The Song Writers
By mid-1981, Mac Davis and his producer Rick Hall were down in Muscle Shoals, Alabama working on a new album at the FAME Studio. Among the musicians working those sessions were Walt Aldridge and Tommy Brasfield. Adding to the guitar playing, Aldridge also doubled as a studio engineer. The two men were also “closet” songwriters. They had been secretly writing songs in Muscle Shoals. For over a year, they’ve been writing songs before coming up with what they felt was worthy enough to show to a publisher. The guys called it “(There’s) No Gettin’ Over Me”. Aldridge and Brasfield had been working on the song between “takes” during the Davis’ sessions. At one point, they got stuck. So they went downstairs to the studio to ask Davis if he would help them. Davis’ mind was on the record he was making and he didn’t turn out to be much help.
Pitching the Song
After about a week, Aldridge and Brasfield finally finished “(There’s) No Gettin’ Over Me”. They made a demo with Walt singing lead and playing guitar. Then Tommy took the finished product to Nashville to pitch the song. He didn’t have to wait long to find a taker. The first artist he approached passed on it, but then he went to Ronnie Milsap’s office and played it for Rob Galbraith.
The timing was pretty bad because Ronnie Milsap had just completed an album and turned it into RCA.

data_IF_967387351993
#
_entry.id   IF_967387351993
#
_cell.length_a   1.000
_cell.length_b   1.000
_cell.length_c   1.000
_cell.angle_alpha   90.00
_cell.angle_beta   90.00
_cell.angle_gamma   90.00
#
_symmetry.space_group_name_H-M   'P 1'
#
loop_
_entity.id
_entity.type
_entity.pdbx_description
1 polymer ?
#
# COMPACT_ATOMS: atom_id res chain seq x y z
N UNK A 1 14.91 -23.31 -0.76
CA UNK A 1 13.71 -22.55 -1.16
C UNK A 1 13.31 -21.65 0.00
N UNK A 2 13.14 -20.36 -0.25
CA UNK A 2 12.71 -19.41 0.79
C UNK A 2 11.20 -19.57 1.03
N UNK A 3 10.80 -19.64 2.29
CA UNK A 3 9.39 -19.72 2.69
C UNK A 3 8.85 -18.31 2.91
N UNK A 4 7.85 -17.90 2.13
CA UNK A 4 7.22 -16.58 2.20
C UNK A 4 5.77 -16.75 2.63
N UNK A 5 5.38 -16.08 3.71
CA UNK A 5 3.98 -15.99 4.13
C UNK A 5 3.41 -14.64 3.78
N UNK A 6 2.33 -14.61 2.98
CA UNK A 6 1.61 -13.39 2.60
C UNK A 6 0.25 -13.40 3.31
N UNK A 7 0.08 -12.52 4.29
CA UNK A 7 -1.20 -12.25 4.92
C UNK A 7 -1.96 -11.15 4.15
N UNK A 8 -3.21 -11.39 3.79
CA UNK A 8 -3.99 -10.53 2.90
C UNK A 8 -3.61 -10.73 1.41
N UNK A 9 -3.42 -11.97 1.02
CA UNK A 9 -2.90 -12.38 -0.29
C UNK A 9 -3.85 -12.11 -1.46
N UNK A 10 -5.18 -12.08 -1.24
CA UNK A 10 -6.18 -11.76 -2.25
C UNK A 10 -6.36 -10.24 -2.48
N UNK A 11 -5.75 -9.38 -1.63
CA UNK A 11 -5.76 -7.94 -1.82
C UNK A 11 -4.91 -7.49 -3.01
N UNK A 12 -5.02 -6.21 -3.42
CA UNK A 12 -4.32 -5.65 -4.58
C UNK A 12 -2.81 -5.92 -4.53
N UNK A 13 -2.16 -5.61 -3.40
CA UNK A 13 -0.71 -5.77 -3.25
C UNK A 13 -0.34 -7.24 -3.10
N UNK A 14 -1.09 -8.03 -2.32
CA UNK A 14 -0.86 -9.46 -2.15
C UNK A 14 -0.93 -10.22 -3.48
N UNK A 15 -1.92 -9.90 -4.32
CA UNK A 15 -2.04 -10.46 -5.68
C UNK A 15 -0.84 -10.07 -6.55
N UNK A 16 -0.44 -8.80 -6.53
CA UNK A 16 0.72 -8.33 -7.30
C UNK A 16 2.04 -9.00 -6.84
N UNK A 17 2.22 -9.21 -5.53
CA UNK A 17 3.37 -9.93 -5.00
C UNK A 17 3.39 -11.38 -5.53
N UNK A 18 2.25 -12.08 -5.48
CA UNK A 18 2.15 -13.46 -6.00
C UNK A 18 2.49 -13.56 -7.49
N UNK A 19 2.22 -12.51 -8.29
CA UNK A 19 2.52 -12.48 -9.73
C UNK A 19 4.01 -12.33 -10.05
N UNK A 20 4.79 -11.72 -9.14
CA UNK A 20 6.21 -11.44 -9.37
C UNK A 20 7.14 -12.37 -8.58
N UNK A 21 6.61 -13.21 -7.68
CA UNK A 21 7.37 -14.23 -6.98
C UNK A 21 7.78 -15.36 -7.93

However, Galbraith thought Ronnie should hear “(There’s) No Gettin’ Over Me” right away. After hearing the song, Milsap and his producer Tom Collins immediately moved to get it cut quickly.
Ronnie Milsap was a stickler for perfection and recorded the song some twelve times. In the end, the cut that they went with turned out to be the very first one. Both Milsap and Collins came to realize that the “magic” achieved on the first take subsequently diminished on each additional attempt.
Of Ronnie Milsap’s thirty-five No. 1 country hits, “(There’s) No Gettin’ Over Me”
ultimately became his all-time biggest single.
It yielded his third Grammy award. In addition to the record’s lofty No. 1 status on Billboard’s Hot Country Singles chart, it also spent five weeks at No. 5 on the Billboard Hot 100 pop chart. It also reached No. 2 on the adult contemporary playlist. By the way, most listeners (then and now) refer to the song by a grammatically incorrect title: “There Ain’t No Gettin’ Over Me,” which is completely understandable since that’s the hook line that Milsap used throughout the recording. At no time is the song’s official title, “(There’s) No Gettin’ Over Me,” ever used.
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